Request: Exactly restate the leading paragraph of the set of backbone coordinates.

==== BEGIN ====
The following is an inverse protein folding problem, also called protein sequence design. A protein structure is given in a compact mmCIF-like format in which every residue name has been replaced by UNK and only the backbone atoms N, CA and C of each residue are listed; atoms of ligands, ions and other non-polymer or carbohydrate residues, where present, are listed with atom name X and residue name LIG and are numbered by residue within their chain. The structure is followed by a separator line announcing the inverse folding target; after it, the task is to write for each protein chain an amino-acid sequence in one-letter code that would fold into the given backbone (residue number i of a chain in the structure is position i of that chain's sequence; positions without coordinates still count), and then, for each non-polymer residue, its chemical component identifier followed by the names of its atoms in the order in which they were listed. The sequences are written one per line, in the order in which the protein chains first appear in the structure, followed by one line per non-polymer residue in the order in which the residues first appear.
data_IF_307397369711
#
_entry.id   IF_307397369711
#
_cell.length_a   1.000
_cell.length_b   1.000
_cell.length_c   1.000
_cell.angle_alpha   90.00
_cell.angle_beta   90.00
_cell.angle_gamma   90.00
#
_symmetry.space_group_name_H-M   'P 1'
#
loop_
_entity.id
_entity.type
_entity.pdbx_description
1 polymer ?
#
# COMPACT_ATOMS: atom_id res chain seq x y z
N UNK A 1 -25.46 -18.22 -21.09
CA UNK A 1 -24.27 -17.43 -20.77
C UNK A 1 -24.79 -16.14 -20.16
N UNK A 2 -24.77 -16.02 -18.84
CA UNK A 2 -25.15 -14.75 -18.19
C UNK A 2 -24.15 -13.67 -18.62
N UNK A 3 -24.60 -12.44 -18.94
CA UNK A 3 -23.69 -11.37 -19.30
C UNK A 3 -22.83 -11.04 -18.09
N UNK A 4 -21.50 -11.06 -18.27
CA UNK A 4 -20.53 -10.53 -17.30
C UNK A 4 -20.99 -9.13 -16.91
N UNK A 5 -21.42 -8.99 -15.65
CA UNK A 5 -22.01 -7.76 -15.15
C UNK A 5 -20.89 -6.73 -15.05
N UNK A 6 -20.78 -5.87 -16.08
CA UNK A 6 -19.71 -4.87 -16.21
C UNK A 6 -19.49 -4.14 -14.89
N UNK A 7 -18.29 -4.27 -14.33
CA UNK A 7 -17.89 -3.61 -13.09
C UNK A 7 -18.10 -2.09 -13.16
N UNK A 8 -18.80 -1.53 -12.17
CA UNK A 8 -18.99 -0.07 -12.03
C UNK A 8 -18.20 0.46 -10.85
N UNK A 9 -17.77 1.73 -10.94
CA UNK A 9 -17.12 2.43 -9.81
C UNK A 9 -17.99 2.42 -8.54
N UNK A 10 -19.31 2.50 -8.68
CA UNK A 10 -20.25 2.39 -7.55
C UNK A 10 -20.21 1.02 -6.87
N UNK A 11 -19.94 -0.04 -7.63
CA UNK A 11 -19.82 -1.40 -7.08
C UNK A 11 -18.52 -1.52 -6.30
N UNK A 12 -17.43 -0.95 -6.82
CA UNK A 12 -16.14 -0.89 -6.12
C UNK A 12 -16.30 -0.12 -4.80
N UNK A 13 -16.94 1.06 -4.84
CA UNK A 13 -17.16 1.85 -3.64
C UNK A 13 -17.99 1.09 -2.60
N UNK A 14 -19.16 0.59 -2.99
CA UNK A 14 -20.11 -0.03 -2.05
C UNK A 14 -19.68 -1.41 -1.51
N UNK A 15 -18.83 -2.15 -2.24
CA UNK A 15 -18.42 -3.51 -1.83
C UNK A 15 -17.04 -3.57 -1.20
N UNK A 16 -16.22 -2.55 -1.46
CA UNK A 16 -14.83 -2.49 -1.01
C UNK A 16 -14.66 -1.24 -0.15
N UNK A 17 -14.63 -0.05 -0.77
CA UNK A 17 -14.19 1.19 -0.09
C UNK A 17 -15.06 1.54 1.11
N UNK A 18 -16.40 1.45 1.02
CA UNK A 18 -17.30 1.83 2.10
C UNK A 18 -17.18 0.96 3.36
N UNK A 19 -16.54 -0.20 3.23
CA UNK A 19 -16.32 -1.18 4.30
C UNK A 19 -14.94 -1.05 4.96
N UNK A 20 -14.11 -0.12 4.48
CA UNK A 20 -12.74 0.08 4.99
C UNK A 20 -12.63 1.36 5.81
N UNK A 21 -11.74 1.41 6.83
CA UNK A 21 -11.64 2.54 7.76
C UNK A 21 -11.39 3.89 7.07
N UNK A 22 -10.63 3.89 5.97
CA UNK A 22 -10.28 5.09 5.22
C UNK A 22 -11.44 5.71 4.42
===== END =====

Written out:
The following is an inverse protein folding problem, also called protein sequence design. A protein structure is given in a compact mmCIF-like format in which every residue name has been replaced by UNK and only the backbone atoms N, CA and C of each residue are listed; atoms of ligands, ions and other non-polymer or carbohydrate residues, where present, are listed with atom name X and residue name LIG and are numbered by residue within their chain. The structure is followed by a separator line announcing the inverse folding target; after it, the task is to write for each protein chain an amino-acid sequence in one-letter code that would fold into the given backbone (residue number i of a chain in the structure is position i of that chain's sequence; positions without coordinates still count), and then, for each non-polymer residue, its chemical component identifier followed by the names of its atoms in the order in which they were listed. The sequences are written one per line, in the order in which the protein chains first appear in the structure, followed by one line per non-polymer residue in the order in which the residues first appear.